To make a long story short, the D5 (unlike the current Nikon benchmark camera, the D810) is not ISO Invariant. We see a similar performance between ISO 6400 and the pushed ISO 1600 and 800 files, but the ISO 400 image reveals a noise penalty - the darker tones in the image haven't been amplified above the camera's noise floor, so get swamped by noise. Comparing to the D810 gives us a clearer idea of how an ISO invariant camera should perform: the noise levels stay similar regardless of whether an image was shot at ISO 6400, or pushed to that level.

This shows that the D5 is adding some downstream read noise, which limits low ISO dynamic range but doesn't much affect high ISO dynamic range (which our friend Bill Claff's analysis shows to be excellent, if not class-leading). The D5's performance is, once again, closer to what we have seen in Canon cameras, such as the EOS 6D.* The Canon does add a little more noise than the D5 as well as introducing slight banding which can be hard to clean up. This limits the ability of the D5 to shoot at a low ISO setting in low light (to protect highlight information), rather than pushing up the ISO amplification.

A quick note:

Inevitably, some of you will be disappointed by the results that we've shown in this testing. And so are we, a little bit. Our understanding of it is this: The D5 - like the D4 and D3-series before it - is Nikon's flagship camera by virtue of certain aspects of its capability. Specifically things like speed, AF performance, durability, and the more esoteric aspects of performance and specification valued very much by the working professionals it's aimed at. High ISO image quality, especially, has been a point of pride for Nikon in its flagship DSLRs since the D3, and as we'd expect, the D5 raises this already ridiculously high bar even further.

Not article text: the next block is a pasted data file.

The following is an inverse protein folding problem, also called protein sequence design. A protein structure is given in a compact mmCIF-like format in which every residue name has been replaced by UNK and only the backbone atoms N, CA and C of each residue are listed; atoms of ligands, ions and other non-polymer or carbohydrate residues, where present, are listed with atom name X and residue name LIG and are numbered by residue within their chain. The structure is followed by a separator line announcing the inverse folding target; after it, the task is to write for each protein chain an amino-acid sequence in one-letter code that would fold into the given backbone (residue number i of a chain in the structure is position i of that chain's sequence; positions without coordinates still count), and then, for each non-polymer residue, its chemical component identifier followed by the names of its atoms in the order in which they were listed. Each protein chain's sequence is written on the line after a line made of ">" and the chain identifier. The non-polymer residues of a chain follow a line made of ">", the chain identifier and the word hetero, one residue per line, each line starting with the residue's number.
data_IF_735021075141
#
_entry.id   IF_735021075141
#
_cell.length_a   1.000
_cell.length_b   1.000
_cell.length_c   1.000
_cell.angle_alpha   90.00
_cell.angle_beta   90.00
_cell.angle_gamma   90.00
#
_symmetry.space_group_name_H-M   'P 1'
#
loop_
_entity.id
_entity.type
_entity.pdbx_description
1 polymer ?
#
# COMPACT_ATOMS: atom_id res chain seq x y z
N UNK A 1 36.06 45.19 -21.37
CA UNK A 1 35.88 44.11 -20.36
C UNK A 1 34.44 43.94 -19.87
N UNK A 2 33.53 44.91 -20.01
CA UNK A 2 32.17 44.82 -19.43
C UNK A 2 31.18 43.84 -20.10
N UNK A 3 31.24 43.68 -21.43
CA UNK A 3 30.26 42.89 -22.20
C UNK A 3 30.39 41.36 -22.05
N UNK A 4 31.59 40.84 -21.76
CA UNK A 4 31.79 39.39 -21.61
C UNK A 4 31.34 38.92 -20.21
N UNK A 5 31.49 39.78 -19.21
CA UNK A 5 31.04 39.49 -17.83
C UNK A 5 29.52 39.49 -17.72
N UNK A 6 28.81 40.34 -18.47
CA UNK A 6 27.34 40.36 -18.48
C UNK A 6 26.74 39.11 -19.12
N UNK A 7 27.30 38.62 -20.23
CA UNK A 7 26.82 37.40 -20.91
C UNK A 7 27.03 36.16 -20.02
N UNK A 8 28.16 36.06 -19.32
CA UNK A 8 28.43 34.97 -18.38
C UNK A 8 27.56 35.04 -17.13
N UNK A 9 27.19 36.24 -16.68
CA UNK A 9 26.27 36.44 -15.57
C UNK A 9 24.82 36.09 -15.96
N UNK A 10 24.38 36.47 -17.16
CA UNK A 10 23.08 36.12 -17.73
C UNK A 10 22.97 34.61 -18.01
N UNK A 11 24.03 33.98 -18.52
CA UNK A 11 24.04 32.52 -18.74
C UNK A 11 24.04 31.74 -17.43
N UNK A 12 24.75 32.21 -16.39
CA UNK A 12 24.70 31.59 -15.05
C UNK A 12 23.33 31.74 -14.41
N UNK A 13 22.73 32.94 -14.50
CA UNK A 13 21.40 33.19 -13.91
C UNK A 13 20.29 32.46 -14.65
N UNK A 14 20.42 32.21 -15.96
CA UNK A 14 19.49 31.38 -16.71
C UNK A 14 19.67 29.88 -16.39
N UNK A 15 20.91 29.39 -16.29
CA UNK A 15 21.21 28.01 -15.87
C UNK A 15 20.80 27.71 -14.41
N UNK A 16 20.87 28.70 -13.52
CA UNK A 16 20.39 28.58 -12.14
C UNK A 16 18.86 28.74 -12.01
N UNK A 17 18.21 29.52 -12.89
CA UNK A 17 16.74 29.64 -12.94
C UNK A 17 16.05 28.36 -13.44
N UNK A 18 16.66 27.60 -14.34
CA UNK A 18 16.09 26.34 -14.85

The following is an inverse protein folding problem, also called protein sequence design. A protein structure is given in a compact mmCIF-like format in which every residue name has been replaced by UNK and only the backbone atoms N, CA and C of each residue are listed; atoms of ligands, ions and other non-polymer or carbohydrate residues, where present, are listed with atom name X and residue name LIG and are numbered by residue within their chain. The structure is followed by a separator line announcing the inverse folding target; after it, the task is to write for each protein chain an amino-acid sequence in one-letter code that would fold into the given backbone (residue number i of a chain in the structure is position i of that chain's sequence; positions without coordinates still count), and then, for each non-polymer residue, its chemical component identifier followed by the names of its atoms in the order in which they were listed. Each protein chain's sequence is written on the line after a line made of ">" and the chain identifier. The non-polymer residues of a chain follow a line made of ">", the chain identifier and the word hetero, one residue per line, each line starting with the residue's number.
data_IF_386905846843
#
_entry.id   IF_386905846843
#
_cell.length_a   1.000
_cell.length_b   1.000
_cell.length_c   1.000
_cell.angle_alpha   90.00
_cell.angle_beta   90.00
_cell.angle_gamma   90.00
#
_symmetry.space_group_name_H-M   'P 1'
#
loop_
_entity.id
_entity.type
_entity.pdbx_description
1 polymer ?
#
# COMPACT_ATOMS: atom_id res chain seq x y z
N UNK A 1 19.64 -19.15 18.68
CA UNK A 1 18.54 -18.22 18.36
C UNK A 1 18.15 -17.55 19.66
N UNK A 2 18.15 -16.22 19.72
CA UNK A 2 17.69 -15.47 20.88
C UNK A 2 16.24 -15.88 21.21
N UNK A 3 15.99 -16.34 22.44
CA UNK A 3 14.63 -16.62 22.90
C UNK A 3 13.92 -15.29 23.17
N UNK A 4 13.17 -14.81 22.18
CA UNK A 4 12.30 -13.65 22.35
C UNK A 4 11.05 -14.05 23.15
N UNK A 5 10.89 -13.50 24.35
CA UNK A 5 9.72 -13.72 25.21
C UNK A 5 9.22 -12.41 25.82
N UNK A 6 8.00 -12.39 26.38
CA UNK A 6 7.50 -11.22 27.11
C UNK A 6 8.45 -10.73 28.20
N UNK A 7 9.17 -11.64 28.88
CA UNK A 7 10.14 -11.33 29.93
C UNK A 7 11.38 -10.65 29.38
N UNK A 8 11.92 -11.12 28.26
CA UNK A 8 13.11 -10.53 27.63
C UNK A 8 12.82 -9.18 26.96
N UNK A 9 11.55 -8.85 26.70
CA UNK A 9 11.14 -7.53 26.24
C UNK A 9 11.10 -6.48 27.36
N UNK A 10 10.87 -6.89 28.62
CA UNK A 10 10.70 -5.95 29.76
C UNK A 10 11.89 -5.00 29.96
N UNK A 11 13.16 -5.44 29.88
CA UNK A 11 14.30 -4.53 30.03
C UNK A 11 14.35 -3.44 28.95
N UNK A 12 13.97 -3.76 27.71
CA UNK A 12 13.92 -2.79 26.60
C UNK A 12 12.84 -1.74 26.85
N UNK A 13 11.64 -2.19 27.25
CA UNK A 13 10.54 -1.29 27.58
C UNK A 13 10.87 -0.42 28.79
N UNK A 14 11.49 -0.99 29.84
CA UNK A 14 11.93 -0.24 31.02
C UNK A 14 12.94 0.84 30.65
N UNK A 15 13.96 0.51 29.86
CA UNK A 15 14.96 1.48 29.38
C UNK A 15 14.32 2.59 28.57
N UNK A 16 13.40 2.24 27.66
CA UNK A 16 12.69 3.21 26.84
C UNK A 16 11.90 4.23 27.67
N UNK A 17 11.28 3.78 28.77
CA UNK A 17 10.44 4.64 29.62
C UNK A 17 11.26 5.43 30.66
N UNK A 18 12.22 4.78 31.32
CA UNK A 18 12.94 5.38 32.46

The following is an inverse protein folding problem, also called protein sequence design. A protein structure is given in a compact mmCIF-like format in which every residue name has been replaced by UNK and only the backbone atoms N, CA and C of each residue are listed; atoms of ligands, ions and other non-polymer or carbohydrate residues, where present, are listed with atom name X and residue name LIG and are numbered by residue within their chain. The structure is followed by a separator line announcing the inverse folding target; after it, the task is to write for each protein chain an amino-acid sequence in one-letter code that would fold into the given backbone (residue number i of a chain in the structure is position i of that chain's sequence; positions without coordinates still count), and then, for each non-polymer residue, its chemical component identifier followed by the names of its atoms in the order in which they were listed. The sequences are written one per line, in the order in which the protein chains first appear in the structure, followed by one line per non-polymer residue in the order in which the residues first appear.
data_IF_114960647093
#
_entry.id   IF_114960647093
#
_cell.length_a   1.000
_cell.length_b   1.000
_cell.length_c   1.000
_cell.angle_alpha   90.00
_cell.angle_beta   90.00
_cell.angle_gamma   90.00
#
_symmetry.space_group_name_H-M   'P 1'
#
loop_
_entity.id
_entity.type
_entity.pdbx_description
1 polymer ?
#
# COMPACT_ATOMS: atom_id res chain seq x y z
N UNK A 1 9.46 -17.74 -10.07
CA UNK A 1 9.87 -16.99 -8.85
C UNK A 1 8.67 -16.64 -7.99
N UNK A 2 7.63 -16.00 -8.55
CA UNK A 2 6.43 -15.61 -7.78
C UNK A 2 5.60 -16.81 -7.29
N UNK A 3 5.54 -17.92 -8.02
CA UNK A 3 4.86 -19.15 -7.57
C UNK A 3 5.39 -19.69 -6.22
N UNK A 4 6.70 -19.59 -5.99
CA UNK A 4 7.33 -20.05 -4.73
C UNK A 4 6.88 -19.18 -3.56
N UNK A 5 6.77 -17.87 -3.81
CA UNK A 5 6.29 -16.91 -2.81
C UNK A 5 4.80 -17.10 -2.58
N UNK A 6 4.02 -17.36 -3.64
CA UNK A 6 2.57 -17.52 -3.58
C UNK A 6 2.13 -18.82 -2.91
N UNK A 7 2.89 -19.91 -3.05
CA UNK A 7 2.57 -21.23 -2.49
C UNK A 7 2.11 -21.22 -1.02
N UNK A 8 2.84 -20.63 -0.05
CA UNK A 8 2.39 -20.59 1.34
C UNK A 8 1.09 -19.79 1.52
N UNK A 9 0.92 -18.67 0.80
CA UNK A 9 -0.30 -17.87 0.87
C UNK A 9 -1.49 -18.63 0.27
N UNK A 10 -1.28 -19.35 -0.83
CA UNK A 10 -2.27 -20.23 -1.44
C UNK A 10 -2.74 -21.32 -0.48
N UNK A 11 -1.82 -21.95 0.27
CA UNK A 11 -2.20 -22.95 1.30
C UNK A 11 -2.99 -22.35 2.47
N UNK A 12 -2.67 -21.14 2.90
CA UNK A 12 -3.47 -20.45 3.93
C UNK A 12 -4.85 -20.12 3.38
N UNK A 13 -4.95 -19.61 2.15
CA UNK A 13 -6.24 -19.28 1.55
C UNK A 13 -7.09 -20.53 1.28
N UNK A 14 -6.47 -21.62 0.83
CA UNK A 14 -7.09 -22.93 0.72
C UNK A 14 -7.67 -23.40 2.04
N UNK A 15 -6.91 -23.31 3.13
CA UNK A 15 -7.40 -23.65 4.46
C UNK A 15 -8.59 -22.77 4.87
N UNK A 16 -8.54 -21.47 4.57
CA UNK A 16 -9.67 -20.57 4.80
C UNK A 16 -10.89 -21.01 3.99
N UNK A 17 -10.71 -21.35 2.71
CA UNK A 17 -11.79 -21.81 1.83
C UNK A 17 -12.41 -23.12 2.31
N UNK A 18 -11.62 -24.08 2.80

We wonder whether the need to maintain and build on these capabilities has led Nikon to continue the development of the sensors it designed for these previous Dx series cameras, perhaps suggesting that there wasn't a Sony-designed sensor available that would offer the high-speed readout and high ISO performance that Nikon required. Alternatively, it could be a matter of pride that the company's flagship offering be built around a sensor developed in-house.

Either way, in our opinion, we'd try not to over-stress the importance of the fact that the D5 has poorer base ISO dynamic range than its current peers (after all, you can buy multiple D810s for the same price, if low ISO DR is important to you). For its intended audience, the D5's high ISO imaging capabilities, advanced autofocus and durability are likely to be much more important.


* Interestingly, a sinusoidal dynamic range vs. ISO curve is reminiscent of older designs, distinctly different from the performance of more recent cameras we've come to expect (note the D810's rather linear drop with ISO). In some older designs, this sinusoidal nature was due to a dual amplification architecture - which was far from ideal when it came to dynamic range, as it means that intermediate ISOs on the lower end are less than ideal.